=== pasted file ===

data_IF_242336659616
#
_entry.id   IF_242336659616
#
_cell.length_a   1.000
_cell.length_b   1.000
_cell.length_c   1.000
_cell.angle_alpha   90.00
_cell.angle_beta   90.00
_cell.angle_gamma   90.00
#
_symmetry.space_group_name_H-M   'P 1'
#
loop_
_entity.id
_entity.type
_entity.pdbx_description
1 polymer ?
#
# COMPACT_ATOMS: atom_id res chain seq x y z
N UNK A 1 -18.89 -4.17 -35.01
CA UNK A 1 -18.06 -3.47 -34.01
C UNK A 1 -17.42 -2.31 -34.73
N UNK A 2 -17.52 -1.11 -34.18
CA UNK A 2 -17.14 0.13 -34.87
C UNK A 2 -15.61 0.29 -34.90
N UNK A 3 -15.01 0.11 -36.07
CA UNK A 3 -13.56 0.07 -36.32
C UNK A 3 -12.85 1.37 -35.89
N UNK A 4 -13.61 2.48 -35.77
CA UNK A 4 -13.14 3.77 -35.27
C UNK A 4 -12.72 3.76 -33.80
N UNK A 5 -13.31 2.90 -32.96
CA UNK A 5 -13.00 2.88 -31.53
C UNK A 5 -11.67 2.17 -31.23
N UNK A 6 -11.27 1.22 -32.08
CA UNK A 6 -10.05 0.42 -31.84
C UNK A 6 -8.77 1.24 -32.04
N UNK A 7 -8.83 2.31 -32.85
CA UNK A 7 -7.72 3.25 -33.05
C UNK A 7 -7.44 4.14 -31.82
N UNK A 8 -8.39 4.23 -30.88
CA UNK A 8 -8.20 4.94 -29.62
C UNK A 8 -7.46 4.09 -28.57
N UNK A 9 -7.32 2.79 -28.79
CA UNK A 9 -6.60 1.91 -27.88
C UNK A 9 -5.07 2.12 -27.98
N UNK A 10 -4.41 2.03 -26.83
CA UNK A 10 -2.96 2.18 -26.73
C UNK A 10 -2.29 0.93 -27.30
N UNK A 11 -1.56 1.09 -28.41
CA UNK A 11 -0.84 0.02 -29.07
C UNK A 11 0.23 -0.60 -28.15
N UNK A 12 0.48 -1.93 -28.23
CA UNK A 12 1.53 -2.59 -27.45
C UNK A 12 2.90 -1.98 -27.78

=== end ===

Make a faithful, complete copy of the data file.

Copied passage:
data_IF_242336659616
#
_entry.id   IF_242336659616
#
_cell.length_a   1.000
_cell.length_b   1.000
_cell.length_c   1.000
_cell.angle_alpha   90.00
_cell.angle_beta   90.00
_cell.angle_gamma   90.00
#
_symmetry.space_group_name_H-M   'P 1'
#
loop_
_entity.id
_entity.type
_entity.pdbx_description
1 polymer ?
#
# COMPACT_ATOMS: atom_id res chain seq x y z
N UNK A 1 -18.89 -4.17 -35.01
CA UNK A 1 -18.06 -3.47 -34.01
C UNK A 1 -17.42 -2.31 -34.73
N UNK A 2 -17.52 -1.11 -34.18
CA UNK A 2 -17.14 0.13 -34.87
C UNK A 2 -15.61 0.29 -34.90
N UNK A 3 -15.01 0.11 -36.07
CA UNK A 3 -13.56 0.07 -36.32
C UNK A 3 -12.85 1.37 -35.89
N UNK A 4 -13.61 2.48 -35.77
CA UNK A 4 -13.14 3.77 -35.27
C UNK A 4 -12.72 3.76 -33.80
N UNK A 5 -13.31 2.90 -32.96
CA UNK A 5 -13.00 2.88 -31.53
C UNK A 5 -11.67 2.17 -31.23
N UNK A 6 -11.27 1.22 -32.08
CA UNK A 6 -10.05 0.42 -31.84
C UNK A 6 -8.77 1.24 -32.04
N UNK A 7 -8.83 2.31 -32.85
CA UNK A 7 -7.72 3.25 -33.05
C UNK A 7 -7.44 4.14 -31.82
N UNK A 8 -8.39 4.23 -30.88
CA UNK A 8 -8.20 4.94 -29.62
C UNK A 8 -7.46 4.09 -28.57
N UNK A 9 -7.32 2.79 -28.79
CA UNK A 9 -6.60 1.91 -27.88
C UNK A 9 -5.07 2.12 -27.98
N UNK A 10 -4.41 2.03 -26.83
CA UNK A 10 -2.96 2.18 -26.73
C UNK A 10 -2.29 0.93 -27.30
N UNK A 11 -1.56 1.09 -28.41
CA UNK A 11 -0.84 0.02 -29.07
C UNK A 11 0.23 -0.60 -28.15
N UNK A 12 0.48 -1.93 -28.23
CA UNK A 12 1.53 -2.59 -27.45
C UNK A 12 2.90 -1.98 -27.78